[CANCELLED] MSS Lunch Lecture Mattia Fochesato, 'Different Local Responses to the Black Death'

05-03-2020 from 10:00 to 11:00
Ghent, Campus Boekentoren, Rozier building, 1st floor, Lecture Room 1.3
Stefan Meysman
Add to my calendar

Different Local Responses to the Black Death: A Comparison of Wages and Prices across the Mediterranean cities in the Late Middle Ages

The lecture by Prof. Mattia Fochesato (Bocconi University) is cancelled.

We regret to inform you that the Medieval Seminar Series Lunch Lecture of Thursday, March 5th will be cancelled. Due to the increasingly critical situation in Northern Italy because of the spread of Covid-19 (Coronavirus), the speaker Mattia Fochesato has asked us to preventively cancel the lecture. Teaching and research dissemination activities at Bocconi University (Milan) have been cancelled.

With Prof. Fochesato, we are sorry for this cancellation and we look forward to welcoming him as a speaker at the Pirenne Institute at a later date.


How did the per capita incomes of the Mediterranean economies respond to the late medieval demographic shocks? In this paper I provide a new quantitative synthesis of nominal wages in Cairo and Damascus and I compare them to a new series for Zaragoza and the available series for Florence and Southern France. I find that, while after the Black Death per capita incomes increased in most of the Mediterranean cities included in the dataset, in the city of Cairo the post-Black Death nominal wages and welfare ratios decreased. In addition, I conjecture, through anecdotal evidence, that the pre-plague combination of low population, high labor specialization, and tightening political and labor institutions might explain the response of per capita incomes to the Black Death in the city of Cairo.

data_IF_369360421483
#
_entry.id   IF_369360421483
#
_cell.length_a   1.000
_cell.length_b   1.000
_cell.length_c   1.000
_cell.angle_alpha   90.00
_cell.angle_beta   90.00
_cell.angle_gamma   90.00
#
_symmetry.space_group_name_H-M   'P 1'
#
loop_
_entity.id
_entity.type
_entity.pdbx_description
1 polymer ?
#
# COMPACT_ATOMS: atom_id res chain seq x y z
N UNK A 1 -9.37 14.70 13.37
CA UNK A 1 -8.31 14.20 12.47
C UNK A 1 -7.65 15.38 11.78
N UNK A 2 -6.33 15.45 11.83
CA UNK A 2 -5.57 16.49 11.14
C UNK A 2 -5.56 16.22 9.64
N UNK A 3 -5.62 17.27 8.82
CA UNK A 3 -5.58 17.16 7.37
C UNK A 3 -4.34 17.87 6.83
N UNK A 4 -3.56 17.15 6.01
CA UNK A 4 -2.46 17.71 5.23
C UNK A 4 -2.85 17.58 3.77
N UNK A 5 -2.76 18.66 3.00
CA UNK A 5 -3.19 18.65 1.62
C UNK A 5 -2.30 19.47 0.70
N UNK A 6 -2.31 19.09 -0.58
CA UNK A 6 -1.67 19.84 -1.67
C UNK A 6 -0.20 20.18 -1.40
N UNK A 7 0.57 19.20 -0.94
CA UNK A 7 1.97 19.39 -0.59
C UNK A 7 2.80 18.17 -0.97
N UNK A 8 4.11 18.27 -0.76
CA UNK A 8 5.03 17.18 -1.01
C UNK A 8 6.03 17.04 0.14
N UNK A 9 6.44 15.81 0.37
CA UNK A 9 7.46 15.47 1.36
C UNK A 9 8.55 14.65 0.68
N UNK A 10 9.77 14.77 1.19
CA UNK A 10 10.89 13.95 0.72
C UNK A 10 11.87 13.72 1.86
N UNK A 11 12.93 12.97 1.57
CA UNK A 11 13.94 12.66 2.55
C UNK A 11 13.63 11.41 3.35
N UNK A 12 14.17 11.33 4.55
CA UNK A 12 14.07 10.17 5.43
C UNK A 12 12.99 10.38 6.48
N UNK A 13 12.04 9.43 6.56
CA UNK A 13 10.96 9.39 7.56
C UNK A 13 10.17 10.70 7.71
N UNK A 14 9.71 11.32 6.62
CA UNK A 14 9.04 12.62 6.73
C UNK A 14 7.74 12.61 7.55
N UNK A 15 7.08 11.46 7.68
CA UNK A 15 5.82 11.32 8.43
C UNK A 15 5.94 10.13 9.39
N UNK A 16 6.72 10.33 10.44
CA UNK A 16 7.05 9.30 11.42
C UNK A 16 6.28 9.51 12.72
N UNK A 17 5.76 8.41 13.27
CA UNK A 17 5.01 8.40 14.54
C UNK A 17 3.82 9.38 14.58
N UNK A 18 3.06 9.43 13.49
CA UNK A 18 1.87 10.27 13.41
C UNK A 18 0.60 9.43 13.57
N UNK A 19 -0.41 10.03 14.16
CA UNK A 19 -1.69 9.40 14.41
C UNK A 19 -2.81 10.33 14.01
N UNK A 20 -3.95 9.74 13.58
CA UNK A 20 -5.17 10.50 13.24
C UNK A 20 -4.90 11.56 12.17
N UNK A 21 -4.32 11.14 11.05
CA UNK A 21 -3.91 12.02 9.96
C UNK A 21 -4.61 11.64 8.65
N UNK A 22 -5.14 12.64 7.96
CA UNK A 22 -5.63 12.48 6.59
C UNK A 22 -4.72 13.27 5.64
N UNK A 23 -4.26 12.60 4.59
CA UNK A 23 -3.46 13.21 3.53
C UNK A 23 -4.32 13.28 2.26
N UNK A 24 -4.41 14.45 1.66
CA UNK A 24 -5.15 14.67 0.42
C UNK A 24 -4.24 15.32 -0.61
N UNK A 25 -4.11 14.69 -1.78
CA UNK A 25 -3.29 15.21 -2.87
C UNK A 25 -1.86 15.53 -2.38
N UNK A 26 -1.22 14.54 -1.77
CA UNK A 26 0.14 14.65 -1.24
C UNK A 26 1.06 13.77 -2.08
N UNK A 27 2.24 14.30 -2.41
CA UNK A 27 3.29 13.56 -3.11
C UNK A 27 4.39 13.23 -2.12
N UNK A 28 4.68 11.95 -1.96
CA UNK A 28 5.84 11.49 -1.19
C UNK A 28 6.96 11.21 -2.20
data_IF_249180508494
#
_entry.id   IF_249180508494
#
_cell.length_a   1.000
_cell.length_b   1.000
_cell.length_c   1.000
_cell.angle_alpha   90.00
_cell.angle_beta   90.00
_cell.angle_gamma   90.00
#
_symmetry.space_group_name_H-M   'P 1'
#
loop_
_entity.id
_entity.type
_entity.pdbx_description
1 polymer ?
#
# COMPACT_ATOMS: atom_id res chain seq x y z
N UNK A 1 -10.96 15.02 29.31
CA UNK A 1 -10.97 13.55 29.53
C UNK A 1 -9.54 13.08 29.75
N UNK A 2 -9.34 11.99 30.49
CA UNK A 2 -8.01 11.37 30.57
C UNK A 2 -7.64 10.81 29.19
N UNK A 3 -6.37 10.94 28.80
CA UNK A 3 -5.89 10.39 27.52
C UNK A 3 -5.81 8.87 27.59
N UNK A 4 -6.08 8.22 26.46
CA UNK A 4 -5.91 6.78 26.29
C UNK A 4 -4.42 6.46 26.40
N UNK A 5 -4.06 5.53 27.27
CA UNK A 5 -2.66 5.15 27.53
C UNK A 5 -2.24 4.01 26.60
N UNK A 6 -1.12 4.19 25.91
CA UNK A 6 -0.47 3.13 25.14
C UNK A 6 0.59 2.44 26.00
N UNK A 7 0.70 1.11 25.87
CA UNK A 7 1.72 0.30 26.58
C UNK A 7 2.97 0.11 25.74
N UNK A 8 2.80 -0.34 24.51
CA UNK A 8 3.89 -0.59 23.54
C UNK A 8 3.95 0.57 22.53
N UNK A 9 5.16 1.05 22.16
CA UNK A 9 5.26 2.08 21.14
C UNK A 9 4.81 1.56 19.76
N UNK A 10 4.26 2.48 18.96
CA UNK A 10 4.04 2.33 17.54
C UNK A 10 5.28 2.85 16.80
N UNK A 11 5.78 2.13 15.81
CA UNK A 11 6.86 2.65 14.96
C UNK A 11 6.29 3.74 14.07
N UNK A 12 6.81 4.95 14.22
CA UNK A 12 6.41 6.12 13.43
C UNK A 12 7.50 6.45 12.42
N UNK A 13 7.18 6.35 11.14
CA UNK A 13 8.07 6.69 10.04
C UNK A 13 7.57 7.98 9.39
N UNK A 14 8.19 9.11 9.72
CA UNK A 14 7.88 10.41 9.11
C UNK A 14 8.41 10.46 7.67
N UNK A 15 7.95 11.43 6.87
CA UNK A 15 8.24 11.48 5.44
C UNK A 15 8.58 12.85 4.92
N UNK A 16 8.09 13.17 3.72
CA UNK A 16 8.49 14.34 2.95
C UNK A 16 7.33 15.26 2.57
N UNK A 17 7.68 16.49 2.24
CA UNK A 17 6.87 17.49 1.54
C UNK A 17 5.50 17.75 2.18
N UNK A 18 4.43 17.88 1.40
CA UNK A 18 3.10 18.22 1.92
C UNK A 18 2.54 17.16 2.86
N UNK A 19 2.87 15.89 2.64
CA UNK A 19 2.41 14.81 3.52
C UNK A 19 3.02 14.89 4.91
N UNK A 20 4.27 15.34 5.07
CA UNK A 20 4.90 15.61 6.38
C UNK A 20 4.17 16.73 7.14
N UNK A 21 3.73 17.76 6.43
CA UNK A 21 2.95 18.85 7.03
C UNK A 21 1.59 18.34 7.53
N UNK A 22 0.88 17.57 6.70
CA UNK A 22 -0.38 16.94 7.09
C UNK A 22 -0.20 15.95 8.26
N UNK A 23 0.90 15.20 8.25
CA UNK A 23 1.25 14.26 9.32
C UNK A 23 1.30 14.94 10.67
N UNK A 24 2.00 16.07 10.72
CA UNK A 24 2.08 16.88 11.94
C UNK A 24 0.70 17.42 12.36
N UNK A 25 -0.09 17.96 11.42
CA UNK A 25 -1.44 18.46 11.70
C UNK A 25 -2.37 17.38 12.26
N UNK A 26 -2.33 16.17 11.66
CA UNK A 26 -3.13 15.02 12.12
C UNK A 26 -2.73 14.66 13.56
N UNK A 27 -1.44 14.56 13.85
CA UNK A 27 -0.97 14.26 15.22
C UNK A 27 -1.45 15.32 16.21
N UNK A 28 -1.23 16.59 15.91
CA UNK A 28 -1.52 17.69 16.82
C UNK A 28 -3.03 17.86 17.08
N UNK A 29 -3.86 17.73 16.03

Mattia Fochesato (Ph.D. Economics) is Assistant Professor at the Bocconi University. His research focuses on the long run determinants of income and wealth distribution across different world regions. In particular, he is currently working on the institutional causes of the late medieval and early modern North- South economic divide in Europe and the analysis of the determinants of trends of wealth inequality from prehistory to the present. Previously, he held positions at SciencesPo (Paris), NYU Abu Dhabi, and the University of Basel.